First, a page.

Cerulenin is an antibiotic that inhibits eukaryotic lipid and sterol synthesis and blocks lipid modification of proteins. The effect of cerulenin on the ability of accessory cells to present antigen to T cells was investigated. This antibiotic strongly inhibits the ability of accessory cells to present antigen to murine T-T hybrids. This effect is observed for multiple distinct antigens including L-glutamic acid60-L-alanine30-L-tyrosine10, bovine insulin, L-glutamic acid56-L-lysine35-L-phenylalanine9, and ovalbumen. Presentation by both macrophage and B lymphoblastoid cell lines is inhibited. The ability to effectively pulse these cells with antigen is inhibited but not the ability of these same cells to present antigen that they have previously processed. Furthermore, this inhibition is selective as it can occur without significant inhibition of the antigen-presenting cell protein or DNA synthesis. Cerulenin does not inhibit antigen uptake or catabolism as assessed with labeled antigen. By these criteria this drug is shown to interfere with an antigen-processing step. The ability of cerulenin to block processing was compared with other known inhibitors. Although cerulenin was effective with all antigens tested, at least one inhibitor was not. Taken together, these results suggest that the effect of cerulenin may define a distinct step in antigen processing and provides evidence that some other processing events are not universally required. The ability of cerulenin to interfere with antigen processing is discussed in the context of the known actions of this antibiotic and events of antigen processing and presentation.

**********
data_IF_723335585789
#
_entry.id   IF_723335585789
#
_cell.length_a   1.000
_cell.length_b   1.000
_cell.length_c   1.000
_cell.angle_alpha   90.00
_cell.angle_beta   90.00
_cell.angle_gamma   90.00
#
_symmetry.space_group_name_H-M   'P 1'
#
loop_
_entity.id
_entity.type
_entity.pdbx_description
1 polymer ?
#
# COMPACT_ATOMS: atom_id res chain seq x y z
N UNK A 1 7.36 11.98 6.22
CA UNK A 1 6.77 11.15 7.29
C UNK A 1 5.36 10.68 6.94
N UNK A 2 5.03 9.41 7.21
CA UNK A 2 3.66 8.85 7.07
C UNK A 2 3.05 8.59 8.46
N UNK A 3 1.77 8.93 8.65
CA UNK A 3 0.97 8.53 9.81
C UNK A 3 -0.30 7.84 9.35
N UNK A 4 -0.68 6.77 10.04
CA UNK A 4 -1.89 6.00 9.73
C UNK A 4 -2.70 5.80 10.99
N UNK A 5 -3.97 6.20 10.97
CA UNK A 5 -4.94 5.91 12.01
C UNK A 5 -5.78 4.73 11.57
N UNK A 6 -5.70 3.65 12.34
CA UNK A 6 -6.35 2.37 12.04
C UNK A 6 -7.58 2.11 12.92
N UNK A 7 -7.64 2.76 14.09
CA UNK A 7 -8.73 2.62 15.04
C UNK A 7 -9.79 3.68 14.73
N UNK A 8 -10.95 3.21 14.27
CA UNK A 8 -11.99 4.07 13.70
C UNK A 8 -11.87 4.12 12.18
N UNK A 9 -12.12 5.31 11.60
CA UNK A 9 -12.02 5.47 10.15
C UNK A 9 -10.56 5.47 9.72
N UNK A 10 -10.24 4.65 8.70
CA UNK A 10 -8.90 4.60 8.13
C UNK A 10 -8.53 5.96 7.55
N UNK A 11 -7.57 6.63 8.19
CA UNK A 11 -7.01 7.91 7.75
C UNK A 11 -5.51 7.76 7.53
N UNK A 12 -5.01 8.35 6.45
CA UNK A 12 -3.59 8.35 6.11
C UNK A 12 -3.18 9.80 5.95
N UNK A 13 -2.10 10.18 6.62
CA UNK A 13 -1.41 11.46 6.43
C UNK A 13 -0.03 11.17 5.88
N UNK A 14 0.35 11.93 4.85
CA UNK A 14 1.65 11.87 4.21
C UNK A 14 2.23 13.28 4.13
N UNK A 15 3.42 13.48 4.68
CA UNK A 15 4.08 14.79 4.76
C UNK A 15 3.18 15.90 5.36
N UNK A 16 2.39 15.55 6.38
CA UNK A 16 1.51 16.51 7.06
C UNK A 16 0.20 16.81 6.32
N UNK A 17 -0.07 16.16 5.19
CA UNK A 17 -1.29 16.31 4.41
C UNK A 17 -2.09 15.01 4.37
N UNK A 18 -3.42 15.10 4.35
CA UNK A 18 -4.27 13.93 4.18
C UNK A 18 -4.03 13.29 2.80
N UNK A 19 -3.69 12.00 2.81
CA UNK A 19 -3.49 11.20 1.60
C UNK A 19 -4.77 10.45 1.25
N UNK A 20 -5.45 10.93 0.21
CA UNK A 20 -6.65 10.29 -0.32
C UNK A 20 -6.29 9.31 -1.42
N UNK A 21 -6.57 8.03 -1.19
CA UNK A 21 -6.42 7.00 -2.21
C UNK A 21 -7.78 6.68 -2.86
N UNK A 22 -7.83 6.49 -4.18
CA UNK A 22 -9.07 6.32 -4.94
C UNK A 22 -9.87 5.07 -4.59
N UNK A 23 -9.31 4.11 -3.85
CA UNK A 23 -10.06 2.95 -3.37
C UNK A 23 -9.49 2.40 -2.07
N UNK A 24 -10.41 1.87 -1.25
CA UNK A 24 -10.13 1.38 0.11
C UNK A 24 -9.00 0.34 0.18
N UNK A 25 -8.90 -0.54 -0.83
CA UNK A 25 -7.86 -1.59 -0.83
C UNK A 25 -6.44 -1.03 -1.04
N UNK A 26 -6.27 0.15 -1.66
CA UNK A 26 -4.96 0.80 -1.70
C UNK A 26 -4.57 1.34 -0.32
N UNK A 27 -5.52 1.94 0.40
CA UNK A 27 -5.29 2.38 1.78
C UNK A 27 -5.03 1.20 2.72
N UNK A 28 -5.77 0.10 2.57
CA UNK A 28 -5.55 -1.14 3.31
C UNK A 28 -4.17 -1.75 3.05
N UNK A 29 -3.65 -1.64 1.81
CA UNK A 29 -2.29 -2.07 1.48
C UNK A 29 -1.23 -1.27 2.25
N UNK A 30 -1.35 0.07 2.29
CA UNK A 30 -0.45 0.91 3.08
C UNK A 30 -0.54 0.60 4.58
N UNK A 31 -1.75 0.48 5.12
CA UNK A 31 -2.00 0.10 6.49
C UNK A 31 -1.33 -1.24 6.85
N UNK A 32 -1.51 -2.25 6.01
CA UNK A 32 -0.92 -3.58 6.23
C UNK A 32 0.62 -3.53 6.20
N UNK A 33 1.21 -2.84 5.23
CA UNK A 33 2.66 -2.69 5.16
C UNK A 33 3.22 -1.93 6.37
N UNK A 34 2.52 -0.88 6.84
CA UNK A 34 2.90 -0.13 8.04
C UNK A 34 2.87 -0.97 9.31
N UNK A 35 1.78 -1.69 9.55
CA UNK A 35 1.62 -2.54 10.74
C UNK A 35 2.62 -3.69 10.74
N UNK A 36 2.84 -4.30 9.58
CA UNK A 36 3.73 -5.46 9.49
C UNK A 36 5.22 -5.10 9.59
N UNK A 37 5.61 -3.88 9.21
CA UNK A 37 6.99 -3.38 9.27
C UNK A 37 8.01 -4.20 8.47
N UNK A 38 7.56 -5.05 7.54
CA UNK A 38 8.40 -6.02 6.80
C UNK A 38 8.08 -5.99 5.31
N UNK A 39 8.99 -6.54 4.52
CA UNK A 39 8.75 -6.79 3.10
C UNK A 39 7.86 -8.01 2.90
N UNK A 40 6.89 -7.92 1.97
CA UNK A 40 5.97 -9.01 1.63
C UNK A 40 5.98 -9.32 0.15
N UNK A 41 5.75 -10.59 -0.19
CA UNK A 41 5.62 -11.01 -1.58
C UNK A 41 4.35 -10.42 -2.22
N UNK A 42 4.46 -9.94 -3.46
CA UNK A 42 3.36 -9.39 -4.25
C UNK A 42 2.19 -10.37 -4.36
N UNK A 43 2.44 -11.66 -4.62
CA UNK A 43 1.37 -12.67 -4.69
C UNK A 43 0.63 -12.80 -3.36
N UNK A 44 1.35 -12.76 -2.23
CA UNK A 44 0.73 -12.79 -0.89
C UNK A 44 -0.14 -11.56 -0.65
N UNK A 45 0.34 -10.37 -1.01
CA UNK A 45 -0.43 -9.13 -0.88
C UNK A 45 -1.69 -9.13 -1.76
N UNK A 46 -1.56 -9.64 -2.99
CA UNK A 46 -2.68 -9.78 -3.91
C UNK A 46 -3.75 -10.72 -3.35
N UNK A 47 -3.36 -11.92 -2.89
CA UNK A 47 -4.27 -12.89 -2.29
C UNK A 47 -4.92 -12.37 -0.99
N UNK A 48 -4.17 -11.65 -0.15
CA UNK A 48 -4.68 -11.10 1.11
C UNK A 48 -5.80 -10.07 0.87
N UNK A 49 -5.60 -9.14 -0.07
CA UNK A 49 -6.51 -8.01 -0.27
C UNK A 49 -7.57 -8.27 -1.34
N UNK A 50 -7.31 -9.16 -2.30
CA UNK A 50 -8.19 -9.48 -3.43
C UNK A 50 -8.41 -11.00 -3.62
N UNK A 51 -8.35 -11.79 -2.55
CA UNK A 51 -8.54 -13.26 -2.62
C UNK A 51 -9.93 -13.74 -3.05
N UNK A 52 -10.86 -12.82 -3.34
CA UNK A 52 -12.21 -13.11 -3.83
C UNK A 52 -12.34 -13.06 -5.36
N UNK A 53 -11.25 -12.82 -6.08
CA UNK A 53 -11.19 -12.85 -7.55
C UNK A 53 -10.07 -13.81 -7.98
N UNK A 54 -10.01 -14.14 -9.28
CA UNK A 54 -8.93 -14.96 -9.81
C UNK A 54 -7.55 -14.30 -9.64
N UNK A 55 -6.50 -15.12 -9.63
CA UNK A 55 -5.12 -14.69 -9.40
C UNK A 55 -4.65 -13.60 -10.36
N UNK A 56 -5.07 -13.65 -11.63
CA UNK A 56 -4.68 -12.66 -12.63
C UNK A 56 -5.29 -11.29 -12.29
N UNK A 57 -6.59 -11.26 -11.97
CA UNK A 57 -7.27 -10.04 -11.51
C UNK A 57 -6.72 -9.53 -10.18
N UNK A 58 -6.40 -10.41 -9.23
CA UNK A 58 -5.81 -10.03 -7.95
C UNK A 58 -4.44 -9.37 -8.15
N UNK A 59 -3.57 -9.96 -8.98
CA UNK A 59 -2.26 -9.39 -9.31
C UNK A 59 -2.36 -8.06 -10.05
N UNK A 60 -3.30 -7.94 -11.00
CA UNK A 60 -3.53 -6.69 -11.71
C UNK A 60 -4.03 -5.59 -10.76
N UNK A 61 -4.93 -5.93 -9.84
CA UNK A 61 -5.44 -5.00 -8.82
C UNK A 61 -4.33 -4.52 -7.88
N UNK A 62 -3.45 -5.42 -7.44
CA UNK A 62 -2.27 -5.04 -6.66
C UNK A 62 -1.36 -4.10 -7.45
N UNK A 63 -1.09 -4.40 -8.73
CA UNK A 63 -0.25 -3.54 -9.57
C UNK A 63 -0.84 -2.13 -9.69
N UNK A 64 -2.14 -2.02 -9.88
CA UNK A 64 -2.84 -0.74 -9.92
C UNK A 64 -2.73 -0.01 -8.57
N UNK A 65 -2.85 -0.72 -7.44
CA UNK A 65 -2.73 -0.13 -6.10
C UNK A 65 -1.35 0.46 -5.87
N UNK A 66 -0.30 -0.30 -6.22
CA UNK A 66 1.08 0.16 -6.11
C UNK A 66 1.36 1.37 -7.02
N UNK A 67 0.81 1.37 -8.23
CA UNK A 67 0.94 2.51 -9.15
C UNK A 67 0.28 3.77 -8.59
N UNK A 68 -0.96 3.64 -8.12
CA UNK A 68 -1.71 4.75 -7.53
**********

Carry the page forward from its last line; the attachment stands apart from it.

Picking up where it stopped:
- Copyright © 1987 by American Association of Immunologists